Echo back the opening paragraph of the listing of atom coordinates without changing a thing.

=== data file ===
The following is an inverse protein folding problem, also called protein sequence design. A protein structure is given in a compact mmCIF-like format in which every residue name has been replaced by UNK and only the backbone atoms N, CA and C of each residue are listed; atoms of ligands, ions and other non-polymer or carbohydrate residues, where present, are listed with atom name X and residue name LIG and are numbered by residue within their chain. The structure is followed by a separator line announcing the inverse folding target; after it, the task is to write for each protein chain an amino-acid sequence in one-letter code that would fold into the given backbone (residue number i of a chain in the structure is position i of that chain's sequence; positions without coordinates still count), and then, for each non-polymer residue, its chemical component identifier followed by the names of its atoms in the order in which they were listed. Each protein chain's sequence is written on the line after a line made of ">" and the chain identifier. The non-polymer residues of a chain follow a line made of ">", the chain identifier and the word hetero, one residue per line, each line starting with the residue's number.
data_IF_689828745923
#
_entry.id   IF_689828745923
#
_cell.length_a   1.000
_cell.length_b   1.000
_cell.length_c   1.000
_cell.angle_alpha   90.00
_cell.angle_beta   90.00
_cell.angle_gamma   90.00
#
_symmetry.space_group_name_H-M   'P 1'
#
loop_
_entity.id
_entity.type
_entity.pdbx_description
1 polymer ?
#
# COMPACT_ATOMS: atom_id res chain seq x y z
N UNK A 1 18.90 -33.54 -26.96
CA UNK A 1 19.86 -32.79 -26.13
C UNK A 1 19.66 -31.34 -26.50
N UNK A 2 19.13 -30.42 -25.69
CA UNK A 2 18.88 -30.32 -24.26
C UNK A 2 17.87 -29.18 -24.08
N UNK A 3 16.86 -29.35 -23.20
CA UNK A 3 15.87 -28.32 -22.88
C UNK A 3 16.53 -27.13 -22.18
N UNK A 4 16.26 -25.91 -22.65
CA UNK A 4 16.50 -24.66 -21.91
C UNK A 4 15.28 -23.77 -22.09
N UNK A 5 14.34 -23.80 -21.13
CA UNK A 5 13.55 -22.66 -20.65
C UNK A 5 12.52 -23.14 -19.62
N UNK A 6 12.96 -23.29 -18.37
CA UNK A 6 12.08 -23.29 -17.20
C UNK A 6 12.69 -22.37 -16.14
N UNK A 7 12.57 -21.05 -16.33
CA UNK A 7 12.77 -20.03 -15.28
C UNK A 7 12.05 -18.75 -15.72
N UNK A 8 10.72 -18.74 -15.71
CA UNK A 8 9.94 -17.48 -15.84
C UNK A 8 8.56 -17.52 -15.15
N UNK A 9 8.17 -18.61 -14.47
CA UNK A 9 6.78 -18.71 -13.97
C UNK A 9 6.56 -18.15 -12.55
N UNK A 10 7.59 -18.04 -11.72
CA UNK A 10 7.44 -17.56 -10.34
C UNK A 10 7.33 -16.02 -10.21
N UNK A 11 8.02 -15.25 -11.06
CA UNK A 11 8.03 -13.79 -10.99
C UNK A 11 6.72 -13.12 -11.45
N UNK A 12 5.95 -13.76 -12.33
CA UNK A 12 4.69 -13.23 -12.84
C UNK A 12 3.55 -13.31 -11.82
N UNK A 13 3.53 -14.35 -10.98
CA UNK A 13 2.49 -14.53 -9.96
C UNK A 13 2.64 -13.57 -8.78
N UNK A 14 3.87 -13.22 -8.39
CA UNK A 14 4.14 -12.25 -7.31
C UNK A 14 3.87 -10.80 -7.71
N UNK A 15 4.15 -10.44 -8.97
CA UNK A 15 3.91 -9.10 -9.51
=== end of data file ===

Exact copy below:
The following is an inverse protein folding problem, also called protein sequence design. A protein structure is given in a compact mmCIF-like format in which every residue name has been replaced by UNK and only the backbone atoms N, CA and C of each residue are listed; atoms of ligands, ions and other non-polymer or carbohydrate residues, where present, are listed with atom name X and residue name LIG and are numbered by residue within their chain. The structure is followed by a separator line announcing the inverse folding target; after it, the task is to write for each protein chain an amino-acid sequence in one-letter code that would fold into the given backbone (residue number i of a chain in the structure is position i of that chain's sequence; positions without coordinates still count), and then, for each non-polymer residue, its chemical component identifier followed by the names of its atoms in the order in which they were listed. Each protein chain's sequence is written on the line after a line made of ">" and the chain identifier. The non-polymer residues of a chain follow a line made of ">", the chain identifier and the word hetero, one residue per line, each line starting with the residue's number.